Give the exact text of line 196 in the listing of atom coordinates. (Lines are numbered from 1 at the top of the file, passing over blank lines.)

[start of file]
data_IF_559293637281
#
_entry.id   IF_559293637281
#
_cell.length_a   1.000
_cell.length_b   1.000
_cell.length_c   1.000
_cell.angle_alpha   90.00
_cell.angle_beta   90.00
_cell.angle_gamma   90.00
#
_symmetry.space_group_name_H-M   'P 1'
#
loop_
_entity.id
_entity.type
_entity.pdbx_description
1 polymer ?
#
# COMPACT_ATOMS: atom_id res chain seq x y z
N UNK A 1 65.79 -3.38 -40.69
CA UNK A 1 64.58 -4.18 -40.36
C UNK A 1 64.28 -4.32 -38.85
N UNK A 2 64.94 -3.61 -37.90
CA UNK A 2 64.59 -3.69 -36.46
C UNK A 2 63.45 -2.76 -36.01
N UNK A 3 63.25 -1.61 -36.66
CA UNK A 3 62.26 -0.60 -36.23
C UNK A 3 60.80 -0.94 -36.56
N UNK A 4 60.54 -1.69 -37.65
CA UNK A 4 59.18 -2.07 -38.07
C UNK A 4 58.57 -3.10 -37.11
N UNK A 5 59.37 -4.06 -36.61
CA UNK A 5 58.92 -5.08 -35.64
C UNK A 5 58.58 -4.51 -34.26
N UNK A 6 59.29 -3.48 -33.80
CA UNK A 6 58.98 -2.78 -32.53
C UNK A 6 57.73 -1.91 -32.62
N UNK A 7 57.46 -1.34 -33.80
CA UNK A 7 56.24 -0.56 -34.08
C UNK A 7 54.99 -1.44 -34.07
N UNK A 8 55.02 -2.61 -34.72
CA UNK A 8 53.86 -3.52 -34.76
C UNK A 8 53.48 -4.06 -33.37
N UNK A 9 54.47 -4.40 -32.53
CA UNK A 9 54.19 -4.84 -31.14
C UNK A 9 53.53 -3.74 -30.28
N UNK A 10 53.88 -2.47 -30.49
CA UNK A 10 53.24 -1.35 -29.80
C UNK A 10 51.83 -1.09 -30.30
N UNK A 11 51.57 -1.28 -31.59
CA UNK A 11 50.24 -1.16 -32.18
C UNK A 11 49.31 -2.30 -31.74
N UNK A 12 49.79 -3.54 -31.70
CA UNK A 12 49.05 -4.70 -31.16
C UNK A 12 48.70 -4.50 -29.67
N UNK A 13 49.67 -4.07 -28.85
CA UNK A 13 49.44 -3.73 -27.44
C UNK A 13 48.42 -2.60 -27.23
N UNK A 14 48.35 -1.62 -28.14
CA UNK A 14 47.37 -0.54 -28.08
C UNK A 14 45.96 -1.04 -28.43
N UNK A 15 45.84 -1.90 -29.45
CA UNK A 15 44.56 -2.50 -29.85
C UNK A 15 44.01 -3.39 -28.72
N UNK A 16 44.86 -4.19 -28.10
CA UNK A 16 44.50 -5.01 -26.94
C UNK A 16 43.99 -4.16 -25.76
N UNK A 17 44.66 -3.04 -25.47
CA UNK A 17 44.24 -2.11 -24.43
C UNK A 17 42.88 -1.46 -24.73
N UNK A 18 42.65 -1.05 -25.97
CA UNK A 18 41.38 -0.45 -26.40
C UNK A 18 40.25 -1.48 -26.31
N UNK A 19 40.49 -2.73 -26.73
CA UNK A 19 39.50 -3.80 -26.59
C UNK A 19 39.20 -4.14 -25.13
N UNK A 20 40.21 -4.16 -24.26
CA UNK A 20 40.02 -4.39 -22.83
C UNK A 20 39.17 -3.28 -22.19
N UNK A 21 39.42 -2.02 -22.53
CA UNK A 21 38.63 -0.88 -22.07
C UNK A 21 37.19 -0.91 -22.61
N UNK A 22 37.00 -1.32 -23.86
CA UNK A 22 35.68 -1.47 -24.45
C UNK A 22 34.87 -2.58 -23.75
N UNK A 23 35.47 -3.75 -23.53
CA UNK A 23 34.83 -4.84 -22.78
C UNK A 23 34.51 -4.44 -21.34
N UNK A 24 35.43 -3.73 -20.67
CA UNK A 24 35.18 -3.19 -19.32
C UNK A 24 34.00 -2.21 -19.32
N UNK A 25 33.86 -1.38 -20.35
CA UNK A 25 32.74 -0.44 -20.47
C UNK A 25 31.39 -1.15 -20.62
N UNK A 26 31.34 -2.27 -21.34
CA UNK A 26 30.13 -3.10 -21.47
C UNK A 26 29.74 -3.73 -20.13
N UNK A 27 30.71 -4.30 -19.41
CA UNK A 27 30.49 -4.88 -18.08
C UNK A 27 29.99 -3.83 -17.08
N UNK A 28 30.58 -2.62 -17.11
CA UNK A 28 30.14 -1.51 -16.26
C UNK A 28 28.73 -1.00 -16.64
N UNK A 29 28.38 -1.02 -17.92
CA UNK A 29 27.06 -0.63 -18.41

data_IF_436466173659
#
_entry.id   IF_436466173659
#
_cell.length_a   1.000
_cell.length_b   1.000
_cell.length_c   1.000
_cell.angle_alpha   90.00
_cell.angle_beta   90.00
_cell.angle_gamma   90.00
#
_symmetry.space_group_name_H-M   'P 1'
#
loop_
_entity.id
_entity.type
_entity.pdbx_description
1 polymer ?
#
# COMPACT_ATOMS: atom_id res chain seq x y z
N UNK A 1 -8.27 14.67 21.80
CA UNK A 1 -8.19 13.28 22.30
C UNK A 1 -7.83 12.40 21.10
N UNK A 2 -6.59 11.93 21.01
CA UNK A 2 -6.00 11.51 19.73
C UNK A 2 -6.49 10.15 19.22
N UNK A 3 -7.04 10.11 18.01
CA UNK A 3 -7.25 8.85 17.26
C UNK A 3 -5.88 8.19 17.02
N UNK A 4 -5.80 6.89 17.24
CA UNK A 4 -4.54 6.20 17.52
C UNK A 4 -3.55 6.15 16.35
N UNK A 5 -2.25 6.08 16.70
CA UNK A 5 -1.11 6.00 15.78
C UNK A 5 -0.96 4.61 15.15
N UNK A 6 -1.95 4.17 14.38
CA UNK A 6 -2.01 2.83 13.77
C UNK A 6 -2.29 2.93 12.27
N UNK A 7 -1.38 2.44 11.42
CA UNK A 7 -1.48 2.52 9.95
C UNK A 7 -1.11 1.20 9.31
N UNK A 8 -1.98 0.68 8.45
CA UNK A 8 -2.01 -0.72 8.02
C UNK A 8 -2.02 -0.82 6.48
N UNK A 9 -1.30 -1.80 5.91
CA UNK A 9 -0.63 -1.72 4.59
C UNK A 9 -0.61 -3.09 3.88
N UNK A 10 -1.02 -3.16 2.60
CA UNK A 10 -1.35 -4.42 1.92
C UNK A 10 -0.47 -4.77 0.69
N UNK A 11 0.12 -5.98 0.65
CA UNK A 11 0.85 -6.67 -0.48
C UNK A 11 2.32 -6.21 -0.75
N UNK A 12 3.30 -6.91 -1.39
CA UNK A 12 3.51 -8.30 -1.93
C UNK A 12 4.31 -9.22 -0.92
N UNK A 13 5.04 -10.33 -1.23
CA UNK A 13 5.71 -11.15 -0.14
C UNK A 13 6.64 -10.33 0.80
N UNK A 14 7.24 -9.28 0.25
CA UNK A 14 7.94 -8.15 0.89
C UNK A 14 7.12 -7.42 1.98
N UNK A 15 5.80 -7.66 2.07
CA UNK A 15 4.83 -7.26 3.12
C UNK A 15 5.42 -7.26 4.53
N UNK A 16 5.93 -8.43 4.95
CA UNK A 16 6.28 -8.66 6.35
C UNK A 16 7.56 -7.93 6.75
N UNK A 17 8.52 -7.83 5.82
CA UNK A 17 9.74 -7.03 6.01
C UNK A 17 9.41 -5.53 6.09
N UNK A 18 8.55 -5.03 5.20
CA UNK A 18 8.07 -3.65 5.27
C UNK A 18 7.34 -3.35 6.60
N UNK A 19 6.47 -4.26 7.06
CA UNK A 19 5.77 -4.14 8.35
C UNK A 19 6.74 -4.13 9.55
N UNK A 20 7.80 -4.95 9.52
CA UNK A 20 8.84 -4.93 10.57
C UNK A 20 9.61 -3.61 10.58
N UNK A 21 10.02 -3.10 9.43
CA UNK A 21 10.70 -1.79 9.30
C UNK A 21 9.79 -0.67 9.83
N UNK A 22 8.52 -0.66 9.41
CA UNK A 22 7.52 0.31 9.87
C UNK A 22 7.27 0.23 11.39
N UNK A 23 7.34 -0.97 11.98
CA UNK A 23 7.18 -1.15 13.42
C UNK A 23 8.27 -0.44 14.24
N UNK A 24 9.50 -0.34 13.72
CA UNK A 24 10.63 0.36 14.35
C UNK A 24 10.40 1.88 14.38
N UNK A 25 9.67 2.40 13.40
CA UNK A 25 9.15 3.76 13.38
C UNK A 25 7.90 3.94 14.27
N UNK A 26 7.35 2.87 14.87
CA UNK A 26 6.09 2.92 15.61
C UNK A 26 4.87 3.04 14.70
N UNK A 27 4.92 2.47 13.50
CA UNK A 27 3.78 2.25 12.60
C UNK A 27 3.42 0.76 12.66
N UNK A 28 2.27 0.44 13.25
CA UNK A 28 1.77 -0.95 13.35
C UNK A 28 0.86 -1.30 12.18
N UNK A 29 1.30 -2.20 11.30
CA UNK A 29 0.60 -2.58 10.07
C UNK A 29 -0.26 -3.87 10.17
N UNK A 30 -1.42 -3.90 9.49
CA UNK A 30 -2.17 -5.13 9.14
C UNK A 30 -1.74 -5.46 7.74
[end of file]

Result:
N UNK A 24 9.50 -0.34 13.72